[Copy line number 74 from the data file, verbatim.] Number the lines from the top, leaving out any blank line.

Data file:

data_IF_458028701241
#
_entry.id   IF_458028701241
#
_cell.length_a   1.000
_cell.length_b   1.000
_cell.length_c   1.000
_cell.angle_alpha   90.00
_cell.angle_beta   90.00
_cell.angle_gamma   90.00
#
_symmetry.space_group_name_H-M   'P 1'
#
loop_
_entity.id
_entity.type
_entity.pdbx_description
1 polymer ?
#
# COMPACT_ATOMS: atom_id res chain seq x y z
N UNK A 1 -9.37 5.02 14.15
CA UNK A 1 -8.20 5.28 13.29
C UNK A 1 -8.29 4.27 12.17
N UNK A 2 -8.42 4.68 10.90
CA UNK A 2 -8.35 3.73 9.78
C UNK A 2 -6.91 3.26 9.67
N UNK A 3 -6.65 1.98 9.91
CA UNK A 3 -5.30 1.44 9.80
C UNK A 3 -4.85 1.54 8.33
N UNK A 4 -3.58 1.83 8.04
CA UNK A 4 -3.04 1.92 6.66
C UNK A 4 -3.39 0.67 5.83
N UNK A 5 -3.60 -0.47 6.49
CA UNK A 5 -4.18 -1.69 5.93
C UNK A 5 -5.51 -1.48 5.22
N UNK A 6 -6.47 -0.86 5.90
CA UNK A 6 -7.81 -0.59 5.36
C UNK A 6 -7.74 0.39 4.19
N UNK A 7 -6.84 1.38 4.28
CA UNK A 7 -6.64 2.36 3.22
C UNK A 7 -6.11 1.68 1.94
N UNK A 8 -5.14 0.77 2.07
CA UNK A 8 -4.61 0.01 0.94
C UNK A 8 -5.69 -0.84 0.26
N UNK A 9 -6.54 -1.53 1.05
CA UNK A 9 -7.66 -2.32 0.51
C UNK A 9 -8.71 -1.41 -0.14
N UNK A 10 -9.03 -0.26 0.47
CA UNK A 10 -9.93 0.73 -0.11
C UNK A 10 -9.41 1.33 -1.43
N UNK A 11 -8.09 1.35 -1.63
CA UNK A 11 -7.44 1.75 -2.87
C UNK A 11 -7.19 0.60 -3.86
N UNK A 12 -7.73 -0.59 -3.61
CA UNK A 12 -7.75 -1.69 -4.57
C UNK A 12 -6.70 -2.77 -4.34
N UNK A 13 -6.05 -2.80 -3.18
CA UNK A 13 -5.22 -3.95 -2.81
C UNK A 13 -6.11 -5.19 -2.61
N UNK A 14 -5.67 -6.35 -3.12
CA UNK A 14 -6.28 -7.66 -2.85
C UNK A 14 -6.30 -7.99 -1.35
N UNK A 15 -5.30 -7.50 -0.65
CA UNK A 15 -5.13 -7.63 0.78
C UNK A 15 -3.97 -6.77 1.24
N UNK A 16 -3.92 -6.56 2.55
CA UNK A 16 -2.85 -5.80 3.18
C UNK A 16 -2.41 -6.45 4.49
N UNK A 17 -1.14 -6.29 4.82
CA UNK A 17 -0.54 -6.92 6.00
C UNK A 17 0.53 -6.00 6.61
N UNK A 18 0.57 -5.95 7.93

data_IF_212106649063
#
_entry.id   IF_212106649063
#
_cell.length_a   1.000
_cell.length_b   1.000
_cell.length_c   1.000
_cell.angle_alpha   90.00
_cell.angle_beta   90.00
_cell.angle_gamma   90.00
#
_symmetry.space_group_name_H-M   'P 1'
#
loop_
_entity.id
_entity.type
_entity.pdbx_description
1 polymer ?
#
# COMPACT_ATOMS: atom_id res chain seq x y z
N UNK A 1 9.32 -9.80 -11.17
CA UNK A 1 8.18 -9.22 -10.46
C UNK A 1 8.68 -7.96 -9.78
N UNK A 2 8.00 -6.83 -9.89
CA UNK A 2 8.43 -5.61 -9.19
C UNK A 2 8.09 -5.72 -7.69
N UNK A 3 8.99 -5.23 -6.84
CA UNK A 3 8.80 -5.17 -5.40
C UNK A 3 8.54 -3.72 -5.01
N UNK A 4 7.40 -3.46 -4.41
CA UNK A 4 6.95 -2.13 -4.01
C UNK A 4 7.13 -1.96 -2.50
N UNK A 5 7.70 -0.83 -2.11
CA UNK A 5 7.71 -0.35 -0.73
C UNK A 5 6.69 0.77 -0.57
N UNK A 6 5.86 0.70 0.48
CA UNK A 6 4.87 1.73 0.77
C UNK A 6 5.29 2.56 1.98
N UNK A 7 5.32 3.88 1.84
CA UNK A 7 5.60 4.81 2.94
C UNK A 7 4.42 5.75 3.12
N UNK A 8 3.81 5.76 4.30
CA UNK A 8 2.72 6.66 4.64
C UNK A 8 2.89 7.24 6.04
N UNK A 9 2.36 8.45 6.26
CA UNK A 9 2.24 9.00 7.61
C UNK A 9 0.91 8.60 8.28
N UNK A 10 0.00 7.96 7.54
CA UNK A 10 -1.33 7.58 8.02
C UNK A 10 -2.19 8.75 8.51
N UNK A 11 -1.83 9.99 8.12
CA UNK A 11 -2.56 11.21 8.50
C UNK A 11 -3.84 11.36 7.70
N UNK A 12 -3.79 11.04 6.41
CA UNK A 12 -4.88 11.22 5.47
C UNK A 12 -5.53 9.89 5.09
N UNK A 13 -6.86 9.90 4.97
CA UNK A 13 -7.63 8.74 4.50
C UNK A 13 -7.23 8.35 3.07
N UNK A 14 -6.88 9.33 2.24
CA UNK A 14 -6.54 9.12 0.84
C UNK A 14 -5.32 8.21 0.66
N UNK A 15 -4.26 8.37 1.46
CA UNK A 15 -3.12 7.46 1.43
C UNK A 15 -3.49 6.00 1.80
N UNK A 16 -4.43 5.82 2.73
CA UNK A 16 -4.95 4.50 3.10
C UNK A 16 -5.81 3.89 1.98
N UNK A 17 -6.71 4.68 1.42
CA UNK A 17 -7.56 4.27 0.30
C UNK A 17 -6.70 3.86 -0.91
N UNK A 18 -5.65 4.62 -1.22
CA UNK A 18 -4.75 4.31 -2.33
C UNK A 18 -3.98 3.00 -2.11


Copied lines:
#